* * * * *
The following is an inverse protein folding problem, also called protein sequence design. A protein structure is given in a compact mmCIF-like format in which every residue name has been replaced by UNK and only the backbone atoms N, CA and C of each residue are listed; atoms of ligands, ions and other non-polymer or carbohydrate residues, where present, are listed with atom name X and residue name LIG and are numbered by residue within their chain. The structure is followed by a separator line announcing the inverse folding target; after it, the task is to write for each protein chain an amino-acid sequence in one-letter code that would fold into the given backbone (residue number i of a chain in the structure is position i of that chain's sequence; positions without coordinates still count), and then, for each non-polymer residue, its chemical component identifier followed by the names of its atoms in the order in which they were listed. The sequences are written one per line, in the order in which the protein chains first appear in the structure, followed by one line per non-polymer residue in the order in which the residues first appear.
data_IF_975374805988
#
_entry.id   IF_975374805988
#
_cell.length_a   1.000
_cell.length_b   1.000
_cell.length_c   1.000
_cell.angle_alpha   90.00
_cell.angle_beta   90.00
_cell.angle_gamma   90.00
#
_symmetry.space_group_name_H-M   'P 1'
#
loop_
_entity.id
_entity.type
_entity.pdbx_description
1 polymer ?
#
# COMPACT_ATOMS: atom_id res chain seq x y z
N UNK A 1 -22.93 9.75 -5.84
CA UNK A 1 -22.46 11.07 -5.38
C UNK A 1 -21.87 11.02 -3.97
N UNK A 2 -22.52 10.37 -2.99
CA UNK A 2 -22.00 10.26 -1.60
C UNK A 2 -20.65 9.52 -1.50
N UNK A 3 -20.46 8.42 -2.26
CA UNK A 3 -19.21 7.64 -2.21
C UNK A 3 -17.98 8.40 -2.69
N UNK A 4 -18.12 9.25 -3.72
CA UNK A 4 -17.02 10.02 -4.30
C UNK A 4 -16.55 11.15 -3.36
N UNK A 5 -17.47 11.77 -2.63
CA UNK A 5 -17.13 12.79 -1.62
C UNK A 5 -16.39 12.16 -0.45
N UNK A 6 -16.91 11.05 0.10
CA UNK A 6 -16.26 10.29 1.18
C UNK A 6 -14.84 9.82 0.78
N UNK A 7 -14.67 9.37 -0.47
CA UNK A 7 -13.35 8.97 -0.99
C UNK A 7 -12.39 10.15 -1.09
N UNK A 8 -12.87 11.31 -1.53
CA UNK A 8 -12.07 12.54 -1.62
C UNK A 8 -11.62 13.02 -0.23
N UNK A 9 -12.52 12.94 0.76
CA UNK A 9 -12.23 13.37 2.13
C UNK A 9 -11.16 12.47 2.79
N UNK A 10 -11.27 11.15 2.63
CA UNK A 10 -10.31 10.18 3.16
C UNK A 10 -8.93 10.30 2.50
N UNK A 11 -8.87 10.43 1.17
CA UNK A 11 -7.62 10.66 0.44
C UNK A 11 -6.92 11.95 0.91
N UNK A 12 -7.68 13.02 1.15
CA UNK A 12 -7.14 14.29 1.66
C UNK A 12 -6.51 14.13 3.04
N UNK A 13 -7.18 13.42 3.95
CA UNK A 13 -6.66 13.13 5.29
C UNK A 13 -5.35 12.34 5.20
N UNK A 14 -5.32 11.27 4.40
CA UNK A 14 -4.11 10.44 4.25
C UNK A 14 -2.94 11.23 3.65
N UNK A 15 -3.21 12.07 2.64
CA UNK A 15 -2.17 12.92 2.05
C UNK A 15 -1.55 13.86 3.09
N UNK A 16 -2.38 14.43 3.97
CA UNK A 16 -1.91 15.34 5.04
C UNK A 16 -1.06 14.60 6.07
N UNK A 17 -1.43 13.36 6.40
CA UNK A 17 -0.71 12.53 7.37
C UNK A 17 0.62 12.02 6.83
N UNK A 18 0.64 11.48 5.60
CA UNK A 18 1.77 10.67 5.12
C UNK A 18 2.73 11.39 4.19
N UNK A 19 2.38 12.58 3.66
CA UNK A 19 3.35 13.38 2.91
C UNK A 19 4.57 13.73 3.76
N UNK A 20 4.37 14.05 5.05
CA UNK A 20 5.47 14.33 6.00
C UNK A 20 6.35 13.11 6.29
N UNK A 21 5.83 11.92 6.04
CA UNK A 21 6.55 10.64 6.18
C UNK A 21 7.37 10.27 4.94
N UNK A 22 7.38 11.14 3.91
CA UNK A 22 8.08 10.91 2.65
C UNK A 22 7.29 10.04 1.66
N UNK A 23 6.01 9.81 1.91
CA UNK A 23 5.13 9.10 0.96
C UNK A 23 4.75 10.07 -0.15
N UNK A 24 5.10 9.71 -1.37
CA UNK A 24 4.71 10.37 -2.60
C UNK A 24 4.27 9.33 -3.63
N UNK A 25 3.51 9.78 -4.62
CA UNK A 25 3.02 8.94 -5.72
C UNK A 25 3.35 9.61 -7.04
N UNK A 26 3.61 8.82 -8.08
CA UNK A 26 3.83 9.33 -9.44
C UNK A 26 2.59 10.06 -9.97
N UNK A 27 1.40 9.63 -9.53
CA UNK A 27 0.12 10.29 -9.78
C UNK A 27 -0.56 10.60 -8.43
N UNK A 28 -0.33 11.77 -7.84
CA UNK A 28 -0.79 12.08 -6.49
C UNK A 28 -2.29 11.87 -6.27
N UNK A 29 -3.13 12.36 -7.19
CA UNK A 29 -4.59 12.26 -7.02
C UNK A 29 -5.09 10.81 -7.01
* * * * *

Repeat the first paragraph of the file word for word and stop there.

The following is an inverse protein folding problem, also called protein sequence design. A protein structure is given in a compact mmCIF-like format in which every residue name has been replaced by UNK and only the backbone atoms N, CA and C of each residue are listed; atoms of ligands, ions and other non-polymer or carbohydrate residues, where present, are listed with atom name X and residue name LIG and are numbered by residue within their chain. The structure is followed by a separator line announcing the inverse folding target; after it, the task is to write for each protein chain an amino-acid sequence in one-letter code that would fold into the given backbone (residue number i of a chain in the structure is position i of that chain's sequence; positions without coordinates still count), and then, for each non-polymer residue, its chemical component identifier followed by the names of its atoms in the order in which they were listed. The sequences are written one per line, in the order in which the protein chains first appear in the structure, followed by one line per non-polymer residue in the order in which the residues first appear.